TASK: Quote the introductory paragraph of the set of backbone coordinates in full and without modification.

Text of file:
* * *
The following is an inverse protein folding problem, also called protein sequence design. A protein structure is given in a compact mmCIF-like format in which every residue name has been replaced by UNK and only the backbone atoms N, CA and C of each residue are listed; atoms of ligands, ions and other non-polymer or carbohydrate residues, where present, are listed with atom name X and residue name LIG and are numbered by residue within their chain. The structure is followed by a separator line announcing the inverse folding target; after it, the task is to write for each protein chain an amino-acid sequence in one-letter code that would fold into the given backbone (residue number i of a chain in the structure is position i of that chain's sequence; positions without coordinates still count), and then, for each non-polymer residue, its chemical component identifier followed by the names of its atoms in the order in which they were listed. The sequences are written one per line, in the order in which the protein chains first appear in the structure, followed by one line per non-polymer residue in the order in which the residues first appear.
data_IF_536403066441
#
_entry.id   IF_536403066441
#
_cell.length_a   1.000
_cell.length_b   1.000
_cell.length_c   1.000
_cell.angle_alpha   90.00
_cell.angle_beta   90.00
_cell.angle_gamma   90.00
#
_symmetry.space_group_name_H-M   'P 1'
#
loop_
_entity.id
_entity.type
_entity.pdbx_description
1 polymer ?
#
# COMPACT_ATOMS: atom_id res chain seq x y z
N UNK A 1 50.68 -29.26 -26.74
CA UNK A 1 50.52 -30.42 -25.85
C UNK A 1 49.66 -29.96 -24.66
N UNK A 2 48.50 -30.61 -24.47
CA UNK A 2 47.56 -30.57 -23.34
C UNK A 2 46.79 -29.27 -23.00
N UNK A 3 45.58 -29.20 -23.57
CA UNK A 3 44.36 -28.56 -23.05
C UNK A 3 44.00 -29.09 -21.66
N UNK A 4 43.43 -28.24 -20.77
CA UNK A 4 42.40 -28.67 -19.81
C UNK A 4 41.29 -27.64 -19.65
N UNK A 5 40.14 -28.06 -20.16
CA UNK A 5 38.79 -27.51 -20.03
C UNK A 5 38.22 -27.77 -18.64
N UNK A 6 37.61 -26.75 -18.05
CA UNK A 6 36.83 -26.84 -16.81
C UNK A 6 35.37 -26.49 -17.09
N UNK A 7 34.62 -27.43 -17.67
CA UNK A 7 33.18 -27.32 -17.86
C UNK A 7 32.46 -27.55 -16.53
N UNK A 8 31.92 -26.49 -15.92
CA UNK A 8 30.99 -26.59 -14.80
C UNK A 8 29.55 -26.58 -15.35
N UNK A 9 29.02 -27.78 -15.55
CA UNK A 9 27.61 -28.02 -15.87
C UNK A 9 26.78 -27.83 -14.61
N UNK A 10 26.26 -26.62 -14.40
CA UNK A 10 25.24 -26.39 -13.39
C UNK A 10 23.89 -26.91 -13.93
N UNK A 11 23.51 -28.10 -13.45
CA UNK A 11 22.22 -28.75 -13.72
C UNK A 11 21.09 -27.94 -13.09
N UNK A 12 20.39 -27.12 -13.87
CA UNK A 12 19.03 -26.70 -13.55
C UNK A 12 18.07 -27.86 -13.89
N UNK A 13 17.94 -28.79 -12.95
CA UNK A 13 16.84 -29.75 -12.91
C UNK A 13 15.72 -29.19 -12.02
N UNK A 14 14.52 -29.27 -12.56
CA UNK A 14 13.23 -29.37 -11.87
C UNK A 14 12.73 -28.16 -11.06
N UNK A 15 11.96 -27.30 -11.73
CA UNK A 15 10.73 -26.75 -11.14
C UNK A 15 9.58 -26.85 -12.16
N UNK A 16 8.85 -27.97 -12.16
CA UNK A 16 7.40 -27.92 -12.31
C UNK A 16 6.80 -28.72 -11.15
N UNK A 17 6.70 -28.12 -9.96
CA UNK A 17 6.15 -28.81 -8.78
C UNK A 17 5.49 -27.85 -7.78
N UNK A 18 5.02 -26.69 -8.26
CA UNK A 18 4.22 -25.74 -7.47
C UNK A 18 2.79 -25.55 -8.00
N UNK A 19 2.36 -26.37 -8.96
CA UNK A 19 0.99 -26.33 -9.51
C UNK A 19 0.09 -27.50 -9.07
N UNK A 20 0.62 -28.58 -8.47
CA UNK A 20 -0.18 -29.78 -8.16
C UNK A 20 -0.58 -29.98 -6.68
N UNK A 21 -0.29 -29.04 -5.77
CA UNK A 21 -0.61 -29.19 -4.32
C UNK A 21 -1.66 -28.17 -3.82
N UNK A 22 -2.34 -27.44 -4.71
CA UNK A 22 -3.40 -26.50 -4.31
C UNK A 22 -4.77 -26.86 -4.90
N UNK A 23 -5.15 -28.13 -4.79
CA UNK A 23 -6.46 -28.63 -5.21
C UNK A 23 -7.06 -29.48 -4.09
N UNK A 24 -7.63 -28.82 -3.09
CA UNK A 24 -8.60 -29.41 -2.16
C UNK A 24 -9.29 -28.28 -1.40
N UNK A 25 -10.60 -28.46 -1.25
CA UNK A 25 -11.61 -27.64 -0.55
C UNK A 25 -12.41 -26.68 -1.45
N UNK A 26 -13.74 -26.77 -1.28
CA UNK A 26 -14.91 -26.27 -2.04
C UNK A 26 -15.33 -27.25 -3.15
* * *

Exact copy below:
The following is an inverse protein folding problem, also called protein sequence design. A protein structure is given in a compact mmCIF-like format in which every residue name has been replaced by UNK and only the backbone atoms N, CA and C of each residue are listed; atoms of ligands, ions and other non-polymer or carbohydrate residues, where present, are listed with atom name X and residue name LIG and are numbered by residue within their chain. The structure is followed by a separator line announcing the inverse folding target; after it, the task is to write for each protein chain an amino-acid sequence in one-letter code that would fold into the given backbone (residue number i of a chain in the structure is position i of that chain's sequence; positions without coordinates still count), and then, for each non-polymer residue, its chemical component identifier followed by the names of its atoms in the order in which they were listed. The sequences are written one per line, in the order in which the protein chains first appear in the structure, followed by one line per non-polymer residue in the order in which the residues first appear.